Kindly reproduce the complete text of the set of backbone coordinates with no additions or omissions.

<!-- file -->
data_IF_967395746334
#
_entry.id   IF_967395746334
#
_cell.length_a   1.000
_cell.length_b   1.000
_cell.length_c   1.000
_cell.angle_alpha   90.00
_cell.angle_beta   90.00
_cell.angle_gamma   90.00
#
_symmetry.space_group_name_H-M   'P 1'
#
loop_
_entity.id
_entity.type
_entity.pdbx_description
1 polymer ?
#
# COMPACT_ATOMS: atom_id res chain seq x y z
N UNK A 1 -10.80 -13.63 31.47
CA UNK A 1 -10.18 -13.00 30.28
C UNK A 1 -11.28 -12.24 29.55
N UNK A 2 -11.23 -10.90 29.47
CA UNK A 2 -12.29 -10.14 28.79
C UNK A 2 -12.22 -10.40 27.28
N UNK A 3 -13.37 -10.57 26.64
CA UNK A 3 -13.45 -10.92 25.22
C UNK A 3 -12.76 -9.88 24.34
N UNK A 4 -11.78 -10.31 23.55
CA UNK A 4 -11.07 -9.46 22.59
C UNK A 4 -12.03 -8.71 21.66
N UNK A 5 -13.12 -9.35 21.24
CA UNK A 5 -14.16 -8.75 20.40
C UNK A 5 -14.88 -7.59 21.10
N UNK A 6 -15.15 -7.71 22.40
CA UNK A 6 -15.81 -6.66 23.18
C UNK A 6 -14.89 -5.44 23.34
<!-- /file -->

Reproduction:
data_IF_967395746334
#
_entry.id   IF_967395746334
#
_cell.length_a   1.000
_cell.length_b   1.000
_cell.length_c   1.000
_cell.angle_alpha   90.00
_cell.angle_beta   90.00
_cell.angle_gamma   90.00
#
_symmetry.space_group_name_H-M   'P 1'
#
loop_
_entity.id
_entity.type
_entity.pdbx_description
1 polymer ?
#
# COMPACT_ATOMS: atom_id res chain seq x y z
N UNK A 1 -10.80 -13.63 31.47
CA UNK A 1 -10.18 -13.00 30.28
C UNK A 1 -11.28 -12.24 29.55
N UNK A 2 -11.23 -10.90 29.47
CA UNK A 2 -12.29 -10.14 28.79
C UNK A 2 -12.22 -10.40 27.28
N UNK A 3 -13.37 -10.57 26.64
CA UNK A 3 -13.45 -10.92 25.22
C UNK A 3 -12.76 -9.88 24.34
N UNK A 4 -11.78 -10.31 23.55
CA UNK A 4 -11.07 -9.46 22.59
C UNK A 4 -12.03 -8.71 21.66
N UNK A 5 -13.12 -9.35 21.24
CA UNK A 5 -14.16 -8.75 20.40
C UNK A 5 -14.88 -7.59 21.10
N UNK A 6 -15.15 -7.71 22.40
CA UNK A 6 -15.81 -6.66 23.18
C UNK A 6 -14.89 -5.44 23.34